Lament for the Nopales

by David Dominguez


The equipment pushed through before dawn.

We watched from across the street.

We watched how the old rusted

chainlink was wrenched free,

went down, and was rolled into spools.

We watched how the bulldozer

crept up the curb and lowered its teeth

into the tired ground until

the roots sighed for a moment

and then popped and snapped

like the dried-out bones of the dead.

We watched how the orchard

fell flat like a victory without hope

and then rose in the dust that billowed

under the white street lamp still

glowing brightly at this hour.

We watched the flatbed pick-ups roll in

and the port-a-potties that were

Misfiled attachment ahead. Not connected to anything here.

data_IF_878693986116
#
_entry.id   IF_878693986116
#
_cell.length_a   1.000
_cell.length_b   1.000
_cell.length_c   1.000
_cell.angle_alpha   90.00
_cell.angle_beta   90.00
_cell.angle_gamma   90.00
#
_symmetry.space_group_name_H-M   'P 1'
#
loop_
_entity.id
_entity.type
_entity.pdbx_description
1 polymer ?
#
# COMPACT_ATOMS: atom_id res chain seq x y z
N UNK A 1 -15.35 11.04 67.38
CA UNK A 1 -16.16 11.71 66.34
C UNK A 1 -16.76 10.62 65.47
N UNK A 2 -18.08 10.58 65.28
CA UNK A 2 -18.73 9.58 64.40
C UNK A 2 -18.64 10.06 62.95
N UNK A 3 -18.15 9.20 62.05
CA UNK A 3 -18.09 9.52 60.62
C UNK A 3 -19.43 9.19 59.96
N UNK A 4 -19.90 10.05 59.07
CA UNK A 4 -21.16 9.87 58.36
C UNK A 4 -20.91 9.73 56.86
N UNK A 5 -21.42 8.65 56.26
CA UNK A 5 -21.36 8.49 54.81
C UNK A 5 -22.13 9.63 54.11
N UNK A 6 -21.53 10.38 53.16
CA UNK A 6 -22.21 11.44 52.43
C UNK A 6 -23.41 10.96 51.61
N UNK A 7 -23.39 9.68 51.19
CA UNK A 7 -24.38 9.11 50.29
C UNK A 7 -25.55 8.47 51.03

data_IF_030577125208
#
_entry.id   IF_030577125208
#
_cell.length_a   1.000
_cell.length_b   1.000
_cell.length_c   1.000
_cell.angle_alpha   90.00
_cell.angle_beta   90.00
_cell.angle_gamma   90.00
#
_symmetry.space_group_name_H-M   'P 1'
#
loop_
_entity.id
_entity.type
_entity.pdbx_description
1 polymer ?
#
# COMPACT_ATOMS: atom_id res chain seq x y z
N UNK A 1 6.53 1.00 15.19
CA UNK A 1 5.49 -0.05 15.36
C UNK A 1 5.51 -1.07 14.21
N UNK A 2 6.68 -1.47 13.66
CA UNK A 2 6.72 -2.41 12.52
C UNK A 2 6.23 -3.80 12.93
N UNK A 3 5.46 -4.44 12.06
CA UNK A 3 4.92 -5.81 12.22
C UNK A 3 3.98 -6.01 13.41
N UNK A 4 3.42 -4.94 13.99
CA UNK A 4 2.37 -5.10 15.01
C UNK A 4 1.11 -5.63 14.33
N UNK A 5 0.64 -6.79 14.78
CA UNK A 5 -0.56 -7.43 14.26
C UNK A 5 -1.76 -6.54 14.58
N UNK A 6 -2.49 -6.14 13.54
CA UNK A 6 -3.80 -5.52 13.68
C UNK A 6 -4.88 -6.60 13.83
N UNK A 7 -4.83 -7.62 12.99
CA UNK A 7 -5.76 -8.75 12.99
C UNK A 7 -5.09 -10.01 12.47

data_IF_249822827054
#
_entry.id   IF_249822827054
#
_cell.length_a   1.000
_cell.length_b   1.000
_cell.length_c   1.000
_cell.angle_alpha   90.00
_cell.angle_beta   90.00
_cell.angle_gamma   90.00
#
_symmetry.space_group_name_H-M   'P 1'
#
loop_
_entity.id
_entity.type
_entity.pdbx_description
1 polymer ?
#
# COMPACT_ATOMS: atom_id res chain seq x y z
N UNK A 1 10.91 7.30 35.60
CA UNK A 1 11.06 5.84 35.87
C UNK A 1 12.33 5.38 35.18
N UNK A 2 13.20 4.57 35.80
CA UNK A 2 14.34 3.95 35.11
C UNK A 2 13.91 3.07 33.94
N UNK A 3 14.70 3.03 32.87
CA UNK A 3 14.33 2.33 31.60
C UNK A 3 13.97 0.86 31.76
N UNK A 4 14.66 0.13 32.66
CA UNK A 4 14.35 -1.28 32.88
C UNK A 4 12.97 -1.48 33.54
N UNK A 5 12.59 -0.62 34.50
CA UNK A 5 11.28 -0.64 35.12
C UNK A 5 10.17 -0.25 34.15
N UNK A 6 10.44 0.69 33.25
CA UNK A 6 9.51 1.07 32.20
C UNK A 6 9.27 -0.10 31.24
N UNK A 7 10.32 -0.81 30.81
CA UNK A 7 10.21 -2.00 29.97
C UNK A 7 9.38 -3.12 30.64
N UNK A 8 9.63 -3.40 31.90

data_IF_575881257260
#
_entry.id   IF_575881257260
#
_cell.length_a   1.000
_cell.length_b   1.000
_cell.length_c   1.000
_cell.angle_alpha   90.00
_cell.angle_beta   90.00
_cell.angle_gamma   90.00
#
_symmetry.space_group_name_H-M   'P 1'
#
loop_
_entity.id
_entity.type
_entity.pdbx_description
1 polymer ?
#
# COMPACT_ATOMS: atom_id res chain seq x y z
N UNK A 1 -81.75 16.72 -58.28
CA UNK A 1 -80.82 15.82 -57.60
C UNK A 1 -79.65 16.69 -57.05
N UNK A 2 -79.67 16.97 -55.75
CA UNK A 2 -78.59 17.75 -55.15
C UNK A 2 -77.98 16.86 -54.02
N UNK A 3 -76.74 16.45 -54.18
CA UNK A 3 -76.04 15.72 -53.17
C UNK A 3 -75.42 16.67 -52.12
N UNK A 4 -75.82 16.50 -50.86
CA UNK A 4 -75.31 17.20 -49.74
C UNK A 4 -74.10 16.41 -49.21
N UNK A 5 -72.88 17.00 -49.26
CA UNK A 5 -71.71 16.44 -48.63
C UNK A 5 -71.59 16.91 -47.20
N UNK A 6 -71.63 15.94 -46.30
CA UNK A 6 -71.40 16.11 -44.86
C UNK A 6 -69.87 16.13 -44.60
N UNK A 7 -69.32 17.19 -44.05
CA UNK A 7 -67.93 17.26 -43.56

unloaded and put where the shade would be.

We watched the dumpsters

fill-up quick, and we watched the crane,

its black boom tall against the sunrise,

stand silent beside the trailer trucks

and the gray steal beams that came in on trains.

We saw the concrete mixers pour cement

across the dried up dirt of Fresno,

and we watched the heavy slab take shape

where the pencas orchard once was

These were the days we hungered for more than memory:

these were the days we longed for the orchard

the last spot of industrial Fresno

where the dust was the dust of earth which would

settle over our brow, mix with sweat,

and leave on our handkerchiefs swipes the color of clay.

Those days, when after work we sat on milk cans

in a circle of quiet shade and good conversation

at the outer edge of the orchard to peel

the skin and thorns with a quick pocket-knife blade

until all that was left was the bright green meat of the nopales.

© 2000 El Andar Magazine